Welcome to the second part of The Pixel Project’s May 2015 Inspirational Interview with Brooke Axtell, Director of Communications and Engagement for Allies Against Slavery and the Founder of Survivor Healing and Empowerment (S.H.E.). In this part of her interview, she continues the discussion about domestic violence in the NFL and how to help adolescent survivors of sexual assault.

You can read the first part of her interview here

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Brooke at the Grammy Awards.
Brooke at the Grammy Awards.

6. There have been recent cases of high profile American footballers committing domestic violence and their acts not being condemned by the NFL. Why is it so important that celebrities and organisations in the public eye speak out against crimes against women?

When powerful companies and institutions speak out against domestic violence, they affirm the value of survivors and challenge a cultural climate that normalises partner abuse.

 

7. There’s an excellent article you wrote in 2012 for Psychology Today on ways in which we can help teen survivors of sexual assault. What are ways in which we can help prevent the sexual assault of teen girls?
The most effective prevention strategy is teaching girls and boys about the importance of consent, respect and sexuality rooted in the pleasure of healthy relationships.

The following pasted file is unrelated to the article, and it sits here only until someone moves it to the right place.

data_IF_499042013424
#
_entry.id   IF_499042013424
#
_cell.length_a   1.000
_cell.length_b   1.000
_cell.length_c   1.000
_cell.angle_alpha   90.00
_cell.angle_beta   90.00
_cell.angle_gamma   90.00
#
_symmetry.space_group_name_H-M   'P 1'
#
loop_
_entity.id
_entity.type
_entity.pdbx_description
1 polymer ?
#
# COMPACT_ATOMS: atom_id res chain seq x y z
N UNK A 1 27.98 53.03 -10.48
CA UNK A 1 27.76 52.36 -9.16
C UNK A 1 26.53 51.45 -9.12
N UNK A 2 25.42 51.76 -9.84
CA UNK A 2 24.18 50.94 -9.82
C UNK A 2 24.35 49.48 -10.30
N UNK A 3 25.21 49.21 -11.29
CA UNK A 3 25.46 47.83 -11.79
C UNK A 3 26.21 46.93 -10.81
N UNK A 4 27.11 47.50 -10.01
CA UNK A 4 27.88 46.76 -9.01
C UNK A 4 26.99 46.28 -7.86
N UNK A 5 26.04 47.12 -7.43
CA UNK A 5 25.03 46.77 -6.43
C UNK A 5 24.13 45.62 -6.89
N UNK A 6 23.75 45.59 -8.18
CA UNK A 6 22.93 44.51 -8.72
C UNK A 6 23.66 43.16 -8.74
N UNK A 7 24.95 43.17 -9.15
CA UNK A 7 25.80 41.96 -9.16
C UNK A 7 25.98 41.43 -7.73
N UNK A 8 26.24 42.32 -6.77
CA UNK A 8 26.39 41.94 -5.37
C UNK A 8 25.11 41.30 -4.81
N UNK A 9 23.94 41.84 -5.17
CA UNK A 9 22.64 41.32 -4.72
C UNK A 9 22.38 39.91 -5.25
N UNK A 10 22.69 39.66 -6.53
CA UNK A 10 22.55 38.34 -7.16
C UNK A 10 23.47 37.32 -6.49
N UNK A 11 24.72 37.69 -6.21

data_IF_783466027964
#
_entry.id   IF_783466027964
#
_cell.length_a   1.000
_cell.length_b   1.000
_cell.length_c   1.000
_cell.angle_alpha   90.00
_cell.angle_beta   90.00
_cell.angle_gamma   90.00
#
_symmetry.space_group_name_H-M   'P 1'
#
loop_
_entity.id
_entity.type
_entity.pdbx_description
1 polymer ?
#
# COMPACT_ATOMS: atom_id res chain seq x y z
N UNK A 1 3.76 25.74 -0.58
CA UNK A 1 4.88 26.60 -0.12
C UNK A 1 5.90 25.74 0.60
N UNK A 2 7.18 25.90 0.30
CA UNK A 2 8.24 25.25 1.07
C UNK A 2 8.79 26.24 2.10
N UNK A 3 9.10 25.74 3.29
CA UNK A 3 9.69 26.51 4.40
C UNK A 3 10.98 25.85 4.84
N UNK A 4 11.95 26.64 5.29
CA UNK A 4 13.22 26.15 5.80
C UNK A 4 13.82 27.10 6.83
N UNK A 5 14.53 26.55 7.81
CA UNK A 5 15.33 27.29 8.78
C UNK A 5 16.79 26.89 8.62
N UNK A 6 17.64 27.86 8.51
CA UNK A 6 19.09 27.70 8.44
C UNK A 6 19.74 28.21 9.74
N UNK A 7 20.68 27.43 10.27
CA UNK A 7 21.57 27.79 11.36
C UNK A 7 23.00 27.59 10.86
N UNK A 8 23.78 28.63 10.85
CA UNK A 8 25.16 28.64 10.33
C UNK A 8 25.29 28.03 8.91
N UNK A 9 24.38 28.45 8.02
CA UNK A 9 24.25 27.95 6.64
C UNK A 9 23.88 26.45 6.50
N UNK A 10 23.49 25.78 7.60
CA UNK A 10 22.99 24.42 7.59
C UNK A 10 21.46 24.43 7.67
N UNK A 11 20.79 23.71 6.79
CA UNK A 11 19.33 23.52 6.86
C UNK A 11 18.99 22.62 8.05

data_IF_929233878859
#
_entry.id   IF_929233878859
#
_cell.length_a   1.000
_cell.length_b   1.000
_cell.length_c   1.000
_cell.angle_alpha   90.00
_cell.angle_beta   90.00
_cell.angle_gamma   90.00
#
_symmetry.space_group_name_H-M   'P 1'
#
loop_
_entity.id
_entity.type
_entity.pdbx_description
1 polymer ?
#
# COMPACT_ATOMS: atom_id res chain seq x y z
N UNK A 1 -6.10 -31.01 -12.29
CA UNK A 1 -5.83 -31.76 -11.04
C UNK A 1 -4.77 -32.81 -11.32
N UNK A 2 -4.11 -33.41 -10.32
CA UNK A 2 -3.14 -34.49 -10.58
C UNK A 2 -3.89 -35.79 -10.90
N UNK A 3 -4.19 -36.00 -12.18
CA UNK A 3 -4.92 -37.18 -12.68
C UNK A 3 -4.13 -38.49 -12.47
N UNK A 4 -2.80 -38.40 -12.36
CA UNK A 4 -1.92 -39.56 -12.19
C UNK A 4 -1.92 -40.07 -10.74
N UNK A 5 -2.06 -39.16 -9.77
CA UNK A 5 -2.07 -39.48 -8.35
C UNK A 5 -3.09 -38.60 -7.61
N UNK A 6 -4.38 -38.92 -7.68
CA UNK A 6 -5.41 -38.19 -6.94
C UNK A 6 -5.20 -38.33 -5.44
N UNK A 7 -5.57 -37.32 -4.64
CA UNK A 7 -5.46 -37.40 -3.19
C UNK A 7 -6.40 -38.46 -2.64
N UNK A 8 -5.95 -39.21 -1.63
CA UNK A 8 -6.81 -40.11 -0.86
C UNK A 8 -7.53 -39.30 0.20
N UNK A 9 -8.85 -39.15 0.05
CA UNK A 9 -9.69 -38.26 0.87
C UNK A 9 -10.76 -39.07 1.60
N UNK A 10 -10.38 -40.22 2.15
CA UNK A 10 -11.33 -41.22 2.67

We also need to engage boys in conversations about how masculinity is constructed in our culture and discuss the ways violence and domination is tied to ideas of manhood. They need alternatives to oppressive masculinity and a path where they can express their power by being of service and creating justice in their communities. We can encourage them to build, not destroy. We can affirm the expression of a full range of emotions and model life-giving intimacy.

 

8. In “What I Know of Silence” you talk about how shame kept you from reporting the man who abused you. Shame seems to be the biggest reason women do not report abusers. Is there a way to move passed shame?
Yes. Release from shame begins with speaking your truth, bringing everything into the light, so it no longer has power over you. The process of recovery is one of cultivating self-compassion. Shame cannot reside in the places where we choose to offer empathy to ourselves.

 

9. Again, in your essay “What I Know of Silence”, you spoke about attending a recovery group for survivors of childhood sexual abuse and “began to recognise how the beliefs I formed as a little girl coloured everything I touched”. Initially, survivors will blame themselves for the acts of abuse committed against them. For any one blaming themselves at this very moment, what can be said or done to help them understand that they are not at fault?

Blaming ourselves is a way to gain a sense of control over something we could not control, our experience of abuse. It is one way to make sense of the violence and why it happened to us. But it is a lie. The brutal reality is that we are subjected to violence because someone made a choice to violate us and we cannot truly take back our sense of control through self-blame.

When you finally accept it was not your fault and you never deserved to be harmed, you will find your tenderness, vulnerability and grief. On the other side of this heartbreak, your inherent sense of value and power is waiting for you. You are not to blame for someone else’s choice. Be gentle with yourself as you find your way back to your wholeness.

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